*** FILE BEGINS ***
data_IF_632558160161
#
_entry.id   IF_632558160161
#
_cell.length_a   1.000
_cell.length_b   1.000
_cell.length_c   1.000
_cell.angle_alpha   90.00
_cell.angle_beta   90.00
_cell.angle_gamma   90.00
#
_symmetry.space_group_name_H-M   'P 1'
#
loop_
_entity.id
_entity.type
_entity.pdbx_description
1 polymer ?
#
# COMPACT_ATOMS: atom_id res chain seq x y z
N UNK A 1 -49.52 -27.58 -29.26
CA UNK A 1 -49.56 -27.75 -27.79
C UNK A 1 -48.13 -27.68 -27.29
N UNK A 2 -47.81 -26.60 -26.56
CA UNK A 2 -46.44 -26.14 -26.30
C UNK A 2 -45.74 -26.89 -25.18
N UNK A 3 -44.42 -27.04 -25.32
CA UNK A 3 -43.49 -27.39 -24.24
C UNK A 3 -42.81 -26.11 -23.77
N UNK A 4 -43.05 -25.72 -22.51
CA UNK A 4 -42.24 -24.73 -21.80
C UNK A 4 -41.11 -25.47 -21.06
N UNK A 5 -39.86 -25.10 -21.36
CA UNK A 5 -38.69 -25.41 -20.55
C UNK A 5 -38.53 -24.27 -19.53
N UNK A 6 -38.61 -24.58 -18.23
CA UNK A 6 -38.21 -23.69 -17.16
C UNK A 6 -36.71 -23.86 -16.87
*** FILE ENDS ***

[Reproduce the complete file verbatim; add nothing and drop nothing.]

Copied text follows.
data_IF_632558160161
#
_entry.id   IF_632558160161
#
_cell.length_a   1.000
_cell.length_b   1.000
_cell.length_c   1.000
_cell.angle_alpha   90.00
_cell.angle_beta   90.00
_cell.angle_gamma   90.00
#
_symmetry.space_group_name_H-M   'P 1'
#
loop_
_entity.id
_entity.type
_entity.pdbx_description
1 polymer ?
#
# COMPACT_ATOMS: atom_id res chain seq x y z
N UNK A 1 -49.52 -27.58 -29.26
CA UNK A 1 -49.56 -27.75 -27.79
C UNK A 1 -48.13 -27.68 -27.29
N UNK A 2 -47.81 -26.60 -26.56
CA UNK A 2 -46.44 -26.14 -26.30
C UNK A 2 -45.74 -26.89 -25.18
N UNK A 3 -44.42 -27.04 -25.32
CA UNK A 3 -43.49 -27.39 -24.24
C UNK A 3 -42.81 -26.11 -23.77
N UNK A 4 -43.05 -25.72 -22.51
CA UNK A 4 -42.24 -24.73 -21.80
C UNK A 4 -41.11 -25.47 -21.06
N UNK A 5 -39.86 -25.10 -21.36
CA UNK A 5 -38.69 -25.41 -20.55
C UNK A 5 -38.53 -24.27 -19.53
N UNK A 6 -38.61 -24.58 -18.23
CA UNK A 6 -38.21 -23.69 -17.16
C UNK A 6 -36.71 -23.86 -16.87